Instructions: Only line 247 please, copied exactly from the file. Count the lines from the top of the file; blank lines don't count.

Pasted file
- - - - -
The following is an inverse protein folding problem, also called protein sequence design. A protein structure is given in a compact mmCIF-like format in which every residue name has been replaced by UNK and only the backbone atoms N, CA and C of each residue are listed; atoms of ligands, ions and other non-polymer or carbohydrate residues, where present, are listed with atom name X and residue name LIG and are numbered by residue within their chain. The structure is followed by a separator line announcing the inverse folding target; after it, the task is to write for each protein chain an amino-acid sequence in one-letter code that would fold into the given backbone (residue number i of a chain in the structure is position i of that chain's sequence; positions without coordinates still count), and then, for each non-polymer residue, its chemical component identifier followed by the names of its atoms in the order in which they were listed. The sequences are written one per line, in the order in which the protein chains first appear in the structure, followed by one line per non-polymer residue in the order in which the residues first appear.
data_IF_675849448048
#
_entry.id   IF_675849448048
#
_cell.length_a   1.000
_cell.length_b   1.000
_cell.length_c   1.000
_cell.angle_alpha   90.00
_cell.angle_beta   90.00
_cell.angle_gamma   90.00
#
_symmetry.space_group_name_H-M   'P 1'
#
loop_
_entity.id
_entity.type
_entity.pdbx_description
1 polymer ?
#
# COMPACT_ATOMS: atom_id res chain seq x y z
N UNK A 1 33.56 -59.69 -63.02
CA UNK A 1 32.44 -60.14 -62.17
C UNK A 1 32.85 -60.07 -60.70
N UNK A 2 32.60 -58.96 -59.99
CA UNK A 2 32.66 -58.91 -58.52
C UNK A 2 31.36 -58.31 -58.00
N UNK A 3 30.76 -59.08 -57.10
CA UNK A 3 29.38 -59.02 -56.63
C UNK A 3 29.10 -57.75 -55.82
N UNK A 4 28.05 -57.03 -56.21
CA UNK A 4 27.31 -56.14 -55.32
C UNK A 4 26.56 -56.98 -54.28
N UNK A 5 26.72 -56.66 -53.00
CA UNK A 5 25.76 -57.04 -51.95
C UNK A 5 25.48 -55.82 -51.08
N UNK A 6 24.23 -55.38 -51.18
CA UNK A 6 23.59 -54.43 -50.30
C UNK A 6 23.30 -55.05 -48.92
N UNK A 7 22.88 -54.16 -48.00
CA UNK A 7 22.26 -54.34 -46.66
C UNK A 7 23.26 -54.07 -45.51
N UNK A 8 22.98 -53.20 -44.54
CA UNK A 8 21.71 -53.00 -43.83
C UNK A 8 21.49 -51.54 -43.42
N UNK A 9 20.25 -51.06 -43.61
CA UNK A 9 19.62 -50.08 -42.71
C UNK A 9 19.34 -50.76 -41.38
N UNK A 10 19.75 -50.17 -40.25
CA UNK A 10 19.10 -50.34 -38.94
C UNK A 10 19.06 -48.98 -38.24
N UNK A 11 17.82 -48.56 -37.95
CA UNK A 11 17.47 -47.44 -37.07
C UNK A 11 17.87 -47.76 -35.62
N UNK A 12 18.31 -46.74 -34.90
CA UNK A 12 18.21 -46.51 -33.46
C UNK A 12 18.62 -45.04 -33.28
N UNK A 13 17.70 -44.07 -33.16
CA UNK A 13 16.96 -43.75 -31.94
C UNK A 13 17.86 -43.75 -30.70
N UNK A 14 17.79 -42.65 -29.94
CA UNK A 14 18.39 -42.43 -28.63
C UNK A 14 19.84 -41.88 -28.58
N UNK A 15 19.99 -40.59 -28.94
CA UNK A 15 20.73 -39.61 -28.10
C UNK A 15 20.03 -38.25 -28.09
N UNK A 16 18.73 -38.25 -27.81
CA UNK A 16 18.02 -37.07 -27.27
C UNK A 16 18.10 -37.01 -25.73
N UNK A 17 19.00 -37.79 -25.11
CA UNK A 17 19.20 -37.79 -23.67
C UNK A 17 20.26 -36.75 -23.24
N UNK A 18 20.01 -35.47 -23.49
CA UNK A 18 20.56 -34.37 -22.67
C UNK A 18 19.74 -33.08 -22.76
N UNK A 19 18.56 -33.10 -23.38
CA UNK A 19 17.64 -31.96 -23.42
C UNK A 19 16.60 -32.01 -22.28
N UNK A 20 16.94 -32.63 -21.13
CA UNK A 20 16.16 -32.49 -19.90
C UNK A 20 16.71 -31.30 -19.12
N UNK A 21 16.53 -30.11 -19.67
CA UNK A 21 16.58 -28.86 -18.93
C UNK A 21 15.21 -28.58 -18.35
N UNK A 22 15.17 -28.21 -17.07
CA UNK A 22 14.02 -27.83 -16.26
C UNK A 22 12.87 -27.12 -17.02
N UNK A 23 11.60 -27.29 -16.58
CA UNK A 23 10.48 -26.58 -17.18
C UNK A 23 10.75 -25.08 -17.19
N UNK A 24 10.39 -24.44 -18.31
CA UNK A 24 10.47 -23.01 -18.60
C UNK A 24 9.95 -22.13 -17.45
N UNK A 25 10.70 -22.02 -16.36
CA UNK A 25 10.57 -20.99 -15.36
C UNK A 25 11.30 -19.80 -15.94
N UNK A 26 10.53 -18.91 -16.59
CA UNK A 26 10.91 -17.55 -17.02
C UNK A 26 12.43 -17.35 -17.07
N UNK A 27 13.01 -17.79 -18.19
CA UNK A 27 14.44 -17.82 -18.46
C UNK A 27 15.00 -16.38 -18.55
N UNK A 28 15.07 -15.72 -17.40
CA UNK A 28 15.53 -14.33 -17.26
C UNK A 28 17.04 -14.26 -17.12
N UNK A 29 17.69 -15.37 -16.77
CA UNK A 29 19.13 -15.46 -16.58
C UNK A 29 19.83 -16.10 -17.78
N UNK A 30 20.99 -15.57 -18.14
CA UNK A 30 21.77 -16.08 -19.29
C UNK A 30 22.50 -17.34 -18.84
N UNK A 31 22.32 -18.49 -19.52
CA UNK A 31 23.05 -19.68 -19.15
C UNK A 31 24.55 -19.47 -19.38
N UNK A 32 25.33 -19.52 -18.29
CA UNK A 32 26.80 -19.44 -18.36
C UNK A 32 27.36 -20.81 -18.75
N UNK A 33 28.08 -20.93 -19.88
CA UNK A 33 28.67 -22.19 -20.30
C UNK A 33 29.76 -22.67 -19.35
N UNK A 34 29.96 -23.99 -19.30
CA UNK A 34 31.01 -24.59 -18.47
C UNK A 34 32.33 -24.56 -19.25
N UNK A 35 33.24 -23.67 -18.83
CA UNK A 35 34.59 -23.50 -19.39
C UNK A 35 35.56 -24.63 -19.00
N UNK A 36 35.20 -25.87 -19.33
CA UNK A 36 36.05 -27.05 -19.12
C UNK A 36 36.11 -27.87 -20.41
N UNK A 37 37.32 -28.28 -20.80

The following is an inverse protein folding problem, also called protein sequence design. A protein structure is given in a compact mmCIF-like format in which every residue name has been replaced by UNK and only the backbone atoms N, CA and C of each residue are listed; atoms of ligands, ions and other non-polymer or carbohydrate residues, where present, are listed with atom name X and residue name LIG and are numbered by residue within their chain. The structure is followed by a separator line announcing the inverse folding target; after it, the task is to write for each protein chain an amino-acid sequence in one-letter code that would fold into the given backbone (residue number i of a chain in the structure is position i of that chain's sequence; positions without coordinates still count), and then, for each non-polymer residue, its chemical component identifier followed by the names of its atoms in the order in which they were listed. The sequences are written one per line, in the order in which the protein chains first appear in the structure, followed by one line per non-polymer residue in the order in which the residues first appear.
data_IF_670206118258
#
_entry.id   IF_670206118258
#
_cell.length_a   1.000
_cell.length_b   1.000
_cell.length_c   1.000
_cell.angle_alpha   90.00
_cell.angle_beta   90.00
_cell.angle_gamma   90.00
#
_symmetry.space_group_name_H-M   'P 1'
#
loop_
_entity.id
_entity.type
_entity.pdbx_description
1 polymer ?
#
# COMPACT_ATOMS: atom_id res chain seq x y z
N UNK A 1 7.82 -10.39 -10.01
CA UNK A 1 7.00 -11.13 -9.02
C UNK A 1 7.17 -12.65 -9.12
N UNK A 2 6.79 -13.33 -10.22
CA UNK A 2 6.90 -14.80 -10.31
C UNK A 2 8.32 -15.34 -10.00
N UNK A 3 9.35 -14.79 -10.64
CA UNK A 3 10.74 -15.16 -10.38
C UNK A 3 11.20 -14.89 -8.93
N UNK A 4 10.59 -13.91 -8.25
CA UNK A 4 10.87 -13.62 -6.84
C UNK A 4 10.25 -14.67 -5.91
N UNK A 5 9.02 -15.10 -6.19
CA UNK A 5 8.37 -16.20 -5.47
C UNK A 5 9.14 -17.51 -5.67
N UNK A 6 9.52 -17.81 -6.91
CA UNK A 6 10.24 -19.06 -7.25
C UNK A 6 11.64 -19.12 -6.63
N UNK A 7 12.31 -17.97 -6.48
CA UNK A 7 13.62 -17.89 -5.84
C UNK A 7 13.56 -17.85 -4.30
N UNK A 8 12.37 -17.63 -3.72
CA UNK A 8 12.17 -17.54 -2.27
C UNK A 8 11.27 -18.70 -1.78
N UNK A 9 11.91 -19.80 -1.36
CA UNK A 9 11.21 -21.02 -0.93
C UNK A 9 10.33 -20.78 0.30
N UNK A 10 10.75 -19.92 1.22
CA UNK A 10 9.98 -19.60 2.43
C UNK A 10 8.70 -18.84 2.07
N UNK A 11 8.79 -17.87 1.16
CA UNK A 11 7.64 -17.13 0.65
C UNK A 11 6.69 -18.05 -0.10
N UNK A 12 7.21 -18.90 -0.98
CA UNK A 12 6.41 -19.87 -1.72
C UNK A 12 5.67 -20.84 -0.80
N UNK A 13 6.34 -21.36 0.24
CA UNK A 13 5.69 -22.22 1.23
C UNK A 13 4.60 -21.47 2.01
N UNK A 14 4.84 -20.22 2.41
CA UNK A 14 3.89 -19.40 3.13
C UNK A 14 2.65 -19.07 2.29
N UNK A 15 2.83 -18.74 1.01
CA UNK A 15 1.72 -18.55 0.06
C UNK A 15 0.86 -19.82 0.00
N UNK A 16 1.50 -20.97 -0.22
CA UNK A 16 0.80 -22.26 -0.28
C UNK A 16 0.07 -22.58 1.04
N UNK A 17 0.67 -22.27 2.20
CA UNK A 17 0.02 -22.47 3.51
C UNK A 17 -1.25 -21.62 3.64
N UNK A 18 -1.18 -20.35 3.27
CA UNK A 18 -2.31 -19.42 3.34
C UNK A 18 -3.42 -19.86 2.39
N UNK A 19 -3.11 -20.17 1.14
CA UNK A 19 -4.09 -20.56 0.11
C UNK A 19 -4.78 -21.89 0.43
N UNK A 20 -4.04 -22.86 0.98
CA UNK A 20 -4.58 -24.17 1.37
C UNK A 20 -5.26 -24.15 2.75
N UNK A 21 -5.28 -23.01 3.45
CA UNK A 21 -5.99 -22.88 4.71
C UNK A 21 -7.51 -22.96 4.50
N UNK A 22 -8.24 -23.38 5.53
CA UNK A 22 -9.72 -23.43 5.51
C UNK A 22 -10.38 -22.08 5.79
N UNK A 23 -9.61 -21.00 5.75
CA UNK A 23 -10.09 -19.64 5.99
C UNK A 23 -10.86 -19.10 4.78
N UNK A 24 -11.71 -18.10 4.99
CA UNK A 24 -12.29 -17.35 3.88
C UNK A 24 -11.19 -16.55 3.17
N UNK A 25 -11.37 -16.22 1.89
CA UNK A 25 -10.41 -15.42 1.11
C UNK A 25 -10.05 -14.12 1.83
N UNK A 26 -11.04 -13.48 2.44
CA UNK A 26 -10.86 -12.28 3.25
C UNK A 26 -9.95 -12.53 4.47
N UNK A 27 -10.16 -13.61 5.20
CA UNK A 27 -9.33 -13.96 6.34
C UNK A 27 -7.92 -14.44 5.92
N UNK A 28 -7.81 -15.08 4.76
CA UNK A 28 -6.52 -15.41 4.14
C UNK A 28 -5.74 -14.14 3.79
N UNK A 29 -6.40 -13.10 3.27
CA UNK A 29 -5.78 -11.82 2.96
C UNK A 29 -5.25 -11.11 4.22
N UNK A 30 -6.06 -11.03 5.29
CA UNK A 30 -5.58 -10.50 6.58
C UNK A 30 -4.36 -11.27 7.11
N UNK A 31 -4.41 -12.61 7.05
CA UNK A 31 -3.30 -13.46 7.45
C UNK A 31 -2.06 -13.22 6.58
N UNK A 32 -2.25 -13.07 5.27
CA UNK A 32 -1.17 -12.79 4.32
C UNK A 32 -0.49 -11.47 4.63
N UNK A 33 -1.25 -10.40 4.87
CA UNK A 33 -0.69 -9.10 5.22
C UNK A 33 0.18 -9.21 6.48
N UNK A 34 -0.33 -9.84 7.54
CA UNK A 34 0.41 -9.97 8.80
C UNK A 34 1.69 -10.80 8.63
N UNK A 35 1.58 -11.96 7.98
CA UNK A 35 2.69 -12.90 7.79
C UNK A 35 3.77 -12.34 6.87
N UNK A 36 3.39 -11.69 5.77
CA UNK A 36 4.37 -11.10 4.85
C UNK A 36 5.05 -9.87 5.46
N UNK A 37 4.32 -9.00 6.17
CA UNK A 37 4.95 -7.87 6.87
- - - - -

C UNK A 32 -0.49 -11.47 4.63